I-bond rate spikes
Thanks to oil and other inflation culprits,
the I bond's new compound rate is 4.8 percent; a nice jump from the previous 3.67
percent. The I bond is the government's inflation-fighting savings bond.
The compound rate includes a fixed rate of 1.2 percent
and a semiannual inflation-adjusted rate of 3.58 percent. (The slight
discrepancy is due to the way the composite is calculated.) The
fixed rate stays with investors for as long as they own the bond,
while the adjustable rate is pegged to the Consumer Price Index.
The rates are reset every May 1 and Nov. 1.
Dan Pederson, president of the Savings Bond Informer,
a bond consulting service, says he's surprised the government raised the fixed
rate to 1.2 percent from 1.0 percent.
"I'm at a loss to understand
why they're giving away more money than they need to. They still would have had
a very attractive rate; it would have been 4.6 percent without bumping the fixed
rate. It's good for the consumer; they'll take it."
The new rate for the series EE bond is 3.5 percent, up from 3.25
percent. The EE had been an adjustable-rate bond pegged at 90 percent
of the average five-year Treasury securities for the preceding six
months. It's now a fixed-rate bond with its new rate based on the
10-year Treasury average for the preceding month with adjustments
made for features such as tax deferral.
Both the EE and the I bond must be held for one year before they
can be cashed. If you hold them for less than five years, you'll
pay a penalty of three months' interest.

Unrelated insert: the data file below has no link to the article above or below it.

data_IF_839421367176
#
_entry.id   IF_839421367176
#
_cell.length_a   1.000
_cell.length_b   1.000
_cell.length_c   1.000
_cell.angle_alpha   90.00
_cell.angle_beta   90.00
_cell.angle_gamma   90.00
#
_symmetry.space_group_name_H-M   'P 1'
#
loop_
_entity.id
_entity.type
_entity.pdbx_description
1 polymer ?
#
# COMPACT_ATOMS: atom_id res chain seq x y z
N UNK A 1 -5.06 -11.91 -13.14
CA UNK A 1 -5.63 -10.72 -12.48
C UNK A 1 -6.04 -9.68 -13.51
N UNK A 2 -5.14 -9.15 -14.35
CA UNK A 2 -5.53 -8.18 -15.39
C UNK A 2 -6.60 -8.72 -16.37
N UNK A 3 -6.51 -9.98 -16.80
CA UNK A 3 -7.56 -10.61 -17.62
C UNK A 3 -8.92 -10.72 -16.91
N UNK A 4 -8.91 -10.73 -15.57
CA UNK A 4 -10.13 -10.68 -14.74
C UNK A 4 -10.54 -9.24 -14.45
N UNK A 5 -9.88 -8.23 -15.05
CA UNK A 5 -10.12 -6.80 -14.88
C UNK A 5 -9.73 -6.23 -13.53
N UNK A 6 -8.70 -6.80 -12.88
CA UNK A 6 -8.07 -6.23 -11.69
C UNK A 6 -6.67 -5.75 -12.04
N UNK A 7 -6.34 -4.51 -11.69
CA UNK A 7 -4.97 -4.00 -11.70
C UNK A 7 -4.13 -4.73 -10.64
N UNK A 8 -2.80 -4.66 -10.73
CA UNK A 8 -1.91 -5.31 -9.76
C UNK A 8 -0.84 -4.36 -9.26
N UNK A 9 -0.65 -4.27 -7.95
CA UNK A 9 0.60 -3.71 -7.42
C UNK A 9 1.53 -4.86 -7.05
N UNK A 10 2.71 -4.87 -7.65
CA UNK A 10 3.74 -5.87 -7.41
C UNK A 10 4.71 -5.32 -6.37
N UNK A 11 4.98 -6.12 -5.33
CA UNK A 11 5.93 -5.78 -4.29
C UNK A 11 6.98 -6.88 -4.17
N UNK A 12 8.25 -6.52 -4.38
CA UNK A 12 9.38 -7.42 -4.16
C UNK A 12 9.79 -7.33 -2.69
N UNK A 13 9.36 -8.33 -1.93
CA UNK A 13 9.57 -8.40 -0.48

If you're trying to choose between the two bonds, Pederson suggests
buying the I bond if you only plan to hold it for a year or so and
take the three-month penalty. You won't know the actual annual return
until Nov. 1, when the variable portion is adjusted for inflation,
but Pederson says there's a chance the I bond could outperform the
EE bond for the full year.
But he cautions that while the current 4.8-percent rate may be
attractive to some consumers, the fixed rate is only 1.2 percent.
If oil prices level off we're likely to see a lower inflation rate
in the second six-month period.
"The key to long term is if you believe inflation will average
more than 2.3 percent (the difference between the EE's 3.5 percent
and the I bond's fixed rate of 1.2 percent), the I bond will be
more attractive to you," Pederson says. "If you think
inflation will average less than 2.3 percent, go with the EE."
You can learn more about the government's
decision to change the EE to a fixed-rate bond by reading Bankrate's "Savings
bond buyers may be offered a lousy deal."